PM Orbán: It’s better to govern with the people than against the people
Having just returned from the EPP Congress in Helsinki, Prime Minister Orbán sat for his regular radio interview this morning to talk about the upcoming EP elections, the UN migration pact, the ongoing national consultation and the liberal hysteria around the “Soros university”.
Speaking on Kossuth Rádió’s program Good Morning Hungary earlier today, Prime Minister Viktor Orbán said that, regarding the EPP congress and the upcoming EP elections, Manfred Weber was clearly the preferred choice for Spitzenkandidat because “he has helped us when we were in need, so the right thing to do was to help him out at this time.”
“The European left is amid a political low tide, a breakdown,” PM Orbán said, adding that as a result, the EPP has somewhat grown accustomed to winning elections and “this made us far too comfortable.” The EPP is not ready yet for next May’s EP elections, according to the prime minister, but the congress served as a good starting point.
Recently, he continued, we have failed on two fronts: we didn’t manage to keep the Brits in the EU, and the migrants outside our borders. “In many countries, governments didn’t ask the people about the question of migration,” PM Orbán said, but Hungary is “not such a place.”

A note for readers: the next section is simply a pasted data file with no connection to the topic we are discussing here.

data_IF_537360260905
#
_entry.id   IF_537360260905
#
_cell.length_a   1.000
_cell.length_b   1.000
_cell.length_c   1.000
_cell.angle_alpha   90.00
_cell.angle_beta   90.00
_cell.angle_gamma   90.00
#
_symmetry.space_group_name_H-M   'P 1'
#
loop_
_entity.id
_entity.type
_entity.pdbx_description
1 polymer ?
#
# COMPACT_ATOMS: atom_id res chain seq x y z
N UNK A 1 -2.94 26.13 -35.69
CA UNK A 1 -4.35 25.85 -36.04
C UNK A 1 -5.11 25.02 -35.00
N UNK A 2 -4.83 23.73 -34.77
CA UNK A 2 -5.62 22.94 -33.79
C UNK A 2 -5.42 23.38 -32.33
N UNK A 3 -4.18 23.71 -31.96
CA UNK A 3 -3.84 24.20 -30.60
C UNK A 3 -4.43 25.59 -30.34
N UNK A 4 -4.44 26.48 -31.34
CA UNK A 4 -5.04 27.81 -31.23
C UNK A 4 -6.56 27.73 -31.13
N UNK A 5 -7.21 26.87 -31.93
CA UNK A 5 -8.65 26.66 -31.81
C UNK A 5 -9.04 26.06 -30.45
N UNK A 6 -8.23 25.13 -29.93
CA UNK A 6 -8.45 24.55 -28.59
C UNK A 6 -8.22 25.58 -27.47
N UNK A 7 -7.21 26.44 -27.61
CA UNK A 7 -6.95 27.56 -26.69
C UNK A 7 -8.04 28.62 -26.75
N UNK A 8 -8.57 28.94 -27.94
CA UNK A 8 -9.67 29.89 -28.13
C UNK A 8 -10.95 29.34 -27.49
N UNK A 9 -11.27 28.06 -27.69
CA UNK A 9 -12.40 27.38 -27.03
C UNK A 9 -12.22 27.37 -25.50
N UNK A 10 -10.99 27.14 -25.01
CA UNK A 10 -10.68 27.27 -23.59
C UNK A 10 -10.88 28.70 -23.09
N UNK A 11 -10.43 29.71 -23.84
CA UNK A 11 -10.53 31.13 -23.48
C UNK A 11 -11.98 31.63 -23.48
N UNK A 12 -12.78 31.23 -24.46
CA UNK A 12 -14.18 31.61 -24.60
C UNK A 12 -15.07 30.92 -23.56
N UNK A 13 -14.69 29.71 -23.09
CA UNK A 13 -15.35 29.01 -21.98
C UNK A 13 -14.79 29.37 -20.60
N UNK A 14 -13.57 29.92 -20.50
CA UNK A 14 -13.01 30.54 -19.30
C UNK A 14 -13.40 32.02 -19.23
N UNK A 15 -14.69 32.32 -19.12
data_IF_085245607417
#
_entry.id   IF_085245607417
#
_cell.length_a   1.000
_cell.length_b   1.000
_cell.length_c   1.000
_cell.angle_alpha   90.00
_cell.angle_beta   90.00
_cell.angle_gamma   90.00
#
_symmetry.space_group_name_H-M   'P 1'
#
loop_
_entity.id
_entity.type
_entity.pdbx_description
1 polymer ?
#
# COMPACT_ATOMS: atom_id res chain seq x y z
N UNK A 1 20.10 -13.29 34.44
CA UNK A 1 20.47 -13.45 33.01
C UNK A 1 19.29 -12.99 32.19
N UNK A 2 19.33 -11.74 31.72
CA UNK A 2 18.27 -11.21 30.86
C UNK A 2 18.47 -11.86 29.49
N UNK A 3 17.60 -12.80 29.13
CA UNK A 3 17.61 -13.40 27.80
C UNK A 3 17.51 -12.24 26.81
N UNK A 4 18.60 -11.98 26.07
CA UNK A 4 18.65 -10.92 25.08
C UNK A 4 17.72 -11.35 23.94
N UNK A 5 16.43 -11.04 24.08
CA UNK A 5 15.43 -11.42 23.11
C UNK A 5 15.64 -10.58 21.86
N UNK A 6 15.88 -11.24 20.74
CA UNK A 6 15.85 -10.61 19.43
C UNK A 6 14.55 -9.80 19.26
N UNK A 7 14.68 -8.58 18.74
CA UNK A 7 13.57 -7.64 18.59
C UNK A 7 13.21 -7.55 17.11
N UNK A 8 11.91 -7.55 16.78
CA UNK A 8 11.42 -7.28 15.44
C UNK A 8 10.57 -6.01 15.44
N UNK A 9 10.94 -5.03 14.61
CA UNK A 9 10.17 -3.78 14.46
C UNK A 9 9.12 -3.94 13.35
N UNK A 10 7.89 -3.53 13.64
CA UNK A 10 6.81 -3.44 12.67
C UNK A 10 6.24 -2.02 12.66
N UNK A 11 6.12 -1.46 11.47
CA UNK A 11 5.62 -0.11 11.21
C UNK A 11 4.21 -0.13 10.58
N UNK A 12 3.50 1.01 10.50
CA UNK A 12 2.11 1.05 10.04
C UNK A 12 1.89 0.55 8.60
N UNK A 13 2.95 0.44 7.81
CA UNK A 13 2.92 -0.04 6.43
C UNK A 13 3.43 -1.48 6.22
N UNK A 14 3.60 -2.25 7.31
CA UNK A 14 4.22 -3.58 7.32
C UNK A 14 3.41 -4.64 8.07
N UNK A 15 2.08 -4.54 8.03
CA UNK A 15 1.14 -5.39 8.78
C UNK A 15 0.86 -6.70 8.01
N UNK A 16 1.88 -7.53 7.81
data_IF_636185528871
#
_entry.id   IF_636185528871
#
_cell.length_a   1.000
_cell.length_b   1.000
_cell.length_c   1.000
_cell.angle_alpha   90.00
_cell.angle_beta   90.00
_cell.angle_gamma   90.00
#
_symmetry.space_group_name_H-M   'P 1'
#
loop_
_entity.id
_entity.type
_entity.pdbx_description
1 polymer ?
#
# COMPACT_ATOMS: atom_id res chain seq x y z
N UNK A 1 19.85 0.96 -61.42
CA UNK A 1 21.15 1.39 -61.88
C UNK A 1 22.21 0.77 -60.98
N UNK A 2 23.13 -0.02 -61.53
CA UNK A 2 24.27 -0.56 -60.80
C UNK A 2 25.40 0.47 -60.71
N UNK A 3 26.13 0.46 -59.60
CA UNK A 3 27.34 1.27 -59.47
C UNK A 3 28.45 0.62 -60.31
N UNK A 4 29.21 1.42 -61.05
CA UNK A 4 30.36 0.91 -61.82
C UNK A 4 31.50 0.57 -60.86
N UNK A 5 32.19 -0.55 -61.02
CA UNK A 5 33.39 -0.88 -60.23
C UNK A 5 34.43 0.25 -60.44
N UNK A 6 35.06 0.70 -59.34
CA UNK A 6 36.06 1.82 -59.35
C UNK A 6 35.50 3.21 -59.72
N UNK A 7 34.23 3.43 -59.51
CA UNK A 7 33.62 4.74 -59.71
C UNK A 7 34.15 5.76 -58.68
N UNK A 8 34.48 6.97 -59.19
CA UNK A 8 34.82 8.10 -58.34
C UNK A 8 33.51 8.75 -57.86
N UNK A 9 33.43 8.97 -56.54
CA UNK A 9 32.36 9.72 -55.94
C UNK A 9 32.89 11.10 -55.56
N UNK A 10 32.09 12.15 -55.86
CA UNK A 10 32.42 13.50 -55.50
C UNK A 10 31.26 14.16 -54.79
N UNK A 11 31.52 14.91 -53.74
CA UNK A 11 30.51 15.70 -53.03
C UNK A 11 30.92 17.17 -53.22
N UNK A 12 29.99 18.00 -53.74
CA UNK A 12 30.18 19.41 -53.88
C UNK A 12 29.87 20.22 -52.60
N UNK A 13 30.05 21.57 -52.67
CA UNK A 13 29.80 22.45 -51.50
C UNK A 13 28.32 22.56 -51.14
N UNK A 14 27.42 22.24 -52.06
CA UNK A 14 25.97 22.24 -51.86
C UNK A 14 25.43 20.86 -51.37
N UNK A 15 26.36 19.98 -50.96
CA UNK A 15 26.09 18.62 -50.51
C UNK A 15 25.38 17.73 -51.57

“It’s better to govern with the people than without the people or – god forbid – against the people,” the prime minister said.
On the UN migration pact, he said that it’s a “bad draft, it’s bad for the people,” and we must take the people’s side on this. We must protect them from illegal migration, terrorism and economic hardship.
Speaking about the national consultation on family policy that just got underway, PM Orbán cited Hungarian poet János Arany saying, “God will not have any more Hungarians,” and added that it is no longer an absurd thought, but possibly our future. “The easier solution is to take in as many migrants as we need,” he added, but “we Hungarians don’t simply want to have the numbers. We want Hungarian children.”
“Central Europe is increasingly appreciated,” the prime minister said summarizing his trip to China, adding that “political stability is a huge asset” because our partners can plan with us and count on us in a world where “stable governments are scarce.”
Concerning the liberal hysteria around CEU, PM Orbán reiterated his position: the announcement that the “Soros university” would move to Vienna is a political bluff and all institutions should abide by the law. “The law is clear talk,” he said in conclusion.